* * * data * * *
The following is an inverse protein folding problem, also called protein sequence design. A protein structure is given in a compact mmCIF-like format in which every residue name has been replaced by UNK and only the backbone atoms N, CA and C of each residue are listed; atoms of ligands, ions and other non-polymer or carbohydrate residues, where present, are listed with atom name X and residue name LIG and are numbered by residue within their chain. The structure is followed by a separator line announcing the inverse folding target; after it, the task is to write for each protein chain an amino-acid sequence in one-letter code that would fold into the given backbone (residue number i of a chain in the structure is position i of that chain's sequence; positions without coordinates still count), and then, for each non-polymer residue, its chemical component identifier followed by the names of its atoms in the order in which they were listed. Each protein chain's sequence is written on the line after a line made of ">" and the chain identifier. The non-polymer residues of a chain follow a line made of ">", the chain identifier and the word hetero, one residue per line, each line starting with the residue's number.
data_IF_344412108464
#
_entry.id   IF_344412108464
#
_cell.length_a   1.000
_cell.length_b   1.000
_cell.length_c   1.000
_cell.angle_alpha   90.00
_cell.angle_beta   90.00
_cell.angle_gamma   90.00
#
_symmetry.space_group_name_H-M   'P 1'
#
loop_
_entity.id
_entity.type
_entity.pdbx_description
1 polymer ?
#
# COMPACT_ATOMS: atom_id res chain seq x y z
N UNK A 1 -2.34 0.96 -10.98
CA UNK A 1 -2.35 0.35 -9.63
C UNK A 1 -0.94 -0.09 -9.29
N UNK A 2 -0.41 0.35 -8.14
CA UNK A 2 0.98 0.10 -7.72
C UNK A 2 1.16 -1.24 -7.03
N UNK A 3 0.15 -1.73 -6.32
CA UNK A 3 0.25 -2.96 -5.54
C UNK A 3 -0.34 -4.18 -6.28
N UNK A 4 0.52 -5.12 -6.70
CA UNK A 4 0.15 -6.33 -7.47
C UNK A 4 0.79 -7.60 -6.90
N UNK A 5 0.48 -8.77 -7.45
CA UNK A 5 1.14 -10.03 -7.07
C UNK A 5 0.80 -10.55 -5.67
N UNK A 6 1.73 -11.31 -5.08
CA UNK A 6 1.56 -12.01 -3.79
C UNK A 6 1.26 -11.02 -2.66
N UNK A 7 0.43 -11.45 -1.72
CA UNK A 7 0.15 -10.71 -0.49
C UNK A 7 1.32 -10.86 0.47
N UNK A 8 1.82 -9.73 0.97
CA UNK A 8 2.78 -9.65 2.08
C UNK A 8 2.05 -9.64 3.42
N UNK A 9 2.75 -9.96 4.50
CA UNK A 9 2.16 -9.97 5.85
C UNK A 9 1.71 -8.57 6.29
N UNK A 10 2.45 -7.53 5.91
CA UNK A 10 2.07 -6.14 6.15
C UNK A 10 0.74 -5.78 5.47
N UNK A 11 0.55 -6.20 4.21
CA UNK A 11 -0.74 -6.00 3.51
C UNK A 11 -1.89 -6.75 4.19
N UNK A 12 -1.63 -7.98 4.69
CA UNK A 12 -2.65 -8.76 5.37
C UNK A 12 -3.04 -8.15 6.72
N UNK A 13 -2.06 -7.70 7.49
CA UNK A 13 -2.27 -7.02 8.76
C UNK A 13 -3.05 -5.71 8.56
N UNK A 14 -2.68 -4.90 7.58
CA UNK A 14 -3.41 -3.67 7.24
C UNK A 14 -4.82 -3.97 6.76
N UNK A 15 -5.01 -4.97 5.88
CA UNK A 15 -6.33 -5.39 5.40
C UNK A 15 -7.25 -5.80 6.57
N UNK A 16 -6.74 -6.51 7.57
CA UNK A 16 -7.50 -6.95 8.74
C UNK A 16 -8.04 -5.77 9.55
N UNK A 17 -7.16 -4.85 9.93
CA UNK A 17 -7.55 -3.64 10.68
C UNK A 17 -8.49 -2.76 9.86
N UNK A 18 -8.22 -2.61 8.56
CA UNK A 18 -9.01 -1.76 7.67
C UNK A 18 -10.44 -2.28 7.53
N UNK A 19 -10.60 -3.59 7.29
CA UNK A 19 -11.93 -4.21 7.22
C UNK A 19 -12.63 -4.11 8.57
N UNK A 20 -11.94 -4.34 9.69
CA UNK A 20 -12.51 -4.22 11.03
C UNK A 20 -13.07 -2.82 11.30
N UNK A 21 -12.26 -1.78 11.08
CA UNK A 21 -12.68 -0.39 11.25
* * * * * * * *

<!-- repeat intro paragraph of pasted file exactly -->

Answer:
The following is an inverse protein folding problem, also called protein sequence design. A protein structure is given in a compact mmCIF-like format in which every residue name has been replaced by UNK and only the backbone atoms N, CA and C of each residue are listed; atoms of ligands, ions and other non-polymer or carbohydrate residues, where present, are listed with atom name X and residue name LIG and are numbered by residue within their chain. The structure is followed by a separator line announcing the inverse folding target; after it, the task is to write for each protein chain an amino-acid sequence in one-letter code that would fold into the given backbone (residue number i of a chain in the structure is position i of that chain's sequence; positions without coordinates still count), and then, for each non-polymer residue, its chemical component identifier followed by the names of its atoms in the order in which they were listed. Each protein chain's sequence is written on the line after a line made of ">" and the chain identifier. The non-polymer residues of a chain follow a line made of ">", the chain identifier and the word hetero, one residue per line, each line starting with the residue's number.